The city of Los Angeles could make it easier to park a bike in Westwood by allowing riders to lock them to parking meters, something that is now illegal.
Although seldom enforced, the city law prohibiting the lockups on meters does have reasons behind it, according to Peer Ghent, who administers parking programs with the Los Angeles Department of Transportation.
"Bicycles get just attached randomly and stacked up against the meter and cause generally an unsightly and chaotic setup on the street," Ghent said.
Bikes could also block the collection of fees from the meters, though that is less of a problem now that they have been converted to accept credit cards.
Westwood Village, a prime biking area, sees thousands of students and UCLA employees cycling through the neighborhood to campus every day. However, the commercial district adjacent to the university only has about 65 legal bike stand spaces.
The shortage of bike parking spots leaves some cyclists with few options so they latch their bikes to parking meters, as UCLA student Ben Kim regularly does.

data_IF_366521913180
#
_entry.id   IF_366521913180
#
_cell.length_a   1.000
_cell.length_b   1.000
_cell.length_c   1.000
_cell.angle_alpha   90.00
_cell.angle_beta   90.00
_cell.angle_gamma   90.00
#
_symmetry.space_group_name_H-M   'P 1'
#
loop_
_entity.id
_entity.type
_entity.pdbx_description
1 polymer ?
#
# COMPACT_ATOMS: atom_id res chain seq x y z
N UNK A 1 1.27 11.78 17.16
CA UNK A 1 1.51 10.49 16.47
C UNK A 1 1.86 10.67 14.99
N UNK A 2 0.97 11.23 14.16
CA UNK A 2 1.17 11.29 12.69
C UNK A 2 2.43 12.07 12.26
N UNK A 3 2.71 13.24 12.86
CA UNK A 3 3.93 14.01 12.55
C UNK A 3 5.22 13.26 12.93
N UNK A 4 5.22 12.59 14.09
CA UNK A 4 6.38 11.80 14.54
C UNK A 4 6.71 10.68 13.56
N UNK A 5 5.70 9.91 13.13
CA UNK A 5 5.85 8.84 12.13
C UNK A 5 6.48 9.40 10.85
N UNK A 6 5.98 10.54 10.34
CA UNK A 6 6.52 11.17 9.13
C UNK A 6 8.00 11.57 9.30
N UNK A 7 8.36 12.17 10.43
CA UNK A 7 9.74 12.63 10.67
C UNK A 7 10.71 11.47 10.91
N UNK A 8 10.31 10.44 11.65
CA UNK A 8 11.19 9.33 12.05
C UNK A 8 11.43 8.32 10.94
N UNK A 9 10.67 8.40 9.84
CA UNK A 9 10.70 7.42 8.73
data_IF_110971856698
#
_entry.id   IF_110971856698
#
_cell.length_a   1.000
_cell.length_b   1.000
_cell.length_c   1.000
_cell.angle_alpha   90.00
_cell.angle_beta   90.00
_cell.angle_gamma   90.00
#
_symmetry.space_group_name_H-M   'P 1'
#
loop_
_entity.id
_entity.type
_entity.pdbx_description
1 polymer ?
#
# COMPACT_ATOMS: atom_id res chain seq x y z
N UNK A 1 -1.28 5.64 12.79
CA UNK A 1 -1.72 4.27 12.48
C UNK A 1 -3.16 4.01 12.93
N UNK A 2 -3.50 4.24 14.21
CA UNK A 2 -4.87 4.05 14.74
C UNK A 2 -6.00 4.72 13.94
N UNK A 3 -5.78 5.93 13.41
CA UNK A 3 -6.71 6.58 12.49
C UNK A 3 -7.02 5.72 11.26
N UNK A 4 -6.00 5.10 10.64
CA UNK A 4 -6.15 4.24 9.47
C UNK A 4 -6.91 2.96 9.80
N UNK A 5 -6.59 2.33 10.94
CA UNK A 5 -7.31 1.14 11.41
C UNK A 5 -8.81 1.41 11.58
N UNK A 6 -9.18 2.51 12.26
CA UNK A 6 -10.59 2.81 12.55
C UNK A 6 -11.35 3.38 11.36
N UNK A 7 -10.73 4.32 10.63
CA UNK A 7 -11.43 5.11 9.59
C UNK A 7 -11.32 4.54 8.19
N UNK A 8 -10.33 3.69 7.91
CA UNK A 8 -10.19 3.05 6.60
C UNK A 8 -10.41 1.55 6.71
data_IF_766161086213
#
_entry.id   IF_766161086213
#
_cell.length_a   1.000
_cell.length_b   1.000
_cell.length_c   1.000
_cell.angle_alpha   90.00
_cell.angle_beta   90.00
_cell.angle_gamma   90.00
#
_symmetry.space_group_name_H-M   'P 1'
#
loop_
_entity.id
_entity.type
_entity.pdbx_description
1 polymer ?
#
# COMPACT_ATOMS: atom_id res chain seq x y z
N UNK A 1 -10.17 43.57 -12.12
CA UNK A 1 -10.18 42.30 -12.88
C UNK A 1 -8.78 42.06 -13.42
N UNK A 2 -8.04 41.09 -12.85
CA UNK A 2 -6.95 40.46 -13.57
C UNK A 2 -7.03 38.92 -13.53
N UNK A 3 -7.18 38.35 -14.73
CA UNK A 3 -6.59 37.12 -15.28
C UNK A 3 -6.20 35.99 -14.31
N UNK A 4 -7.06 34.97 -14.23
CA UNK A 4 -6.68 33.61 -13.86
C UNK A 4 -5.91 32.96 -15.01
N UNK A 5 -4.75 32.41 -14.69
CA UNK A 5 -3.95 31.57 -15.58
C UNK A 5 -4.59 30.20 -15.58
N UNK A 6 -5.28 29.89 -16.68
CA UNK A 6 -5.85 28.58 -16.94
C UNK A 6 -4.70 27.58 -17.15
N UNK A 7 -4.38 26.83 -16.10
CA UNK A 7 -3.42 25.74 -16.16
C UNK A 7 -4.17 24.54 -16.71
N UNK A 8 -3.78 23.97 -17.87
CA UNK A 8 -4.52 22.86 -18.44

"Sometimes when I need it and I can't find a bike rack, I just put it there," he said. He expressed surprise when told the practice is illegal.
Now the city is weighing a plan to install small, circular hitches onto 150 parking meters in Westwood, which would make securing a bike both easier and legal.
The Los Angeles City Council's Transportation Committee passed a motion last week to move the idea forward. If approved by the full council, the program could be expanded to parking meters on other streets under Mayor Eric Garcetti's Great Streets program, which aims to make travel easier for bicyclists and pedestrians.
Caption: A bike hitch like this one on a parking meter in San Diego allows bicyclists to lock up their bikes.(Idiolector via Flickr)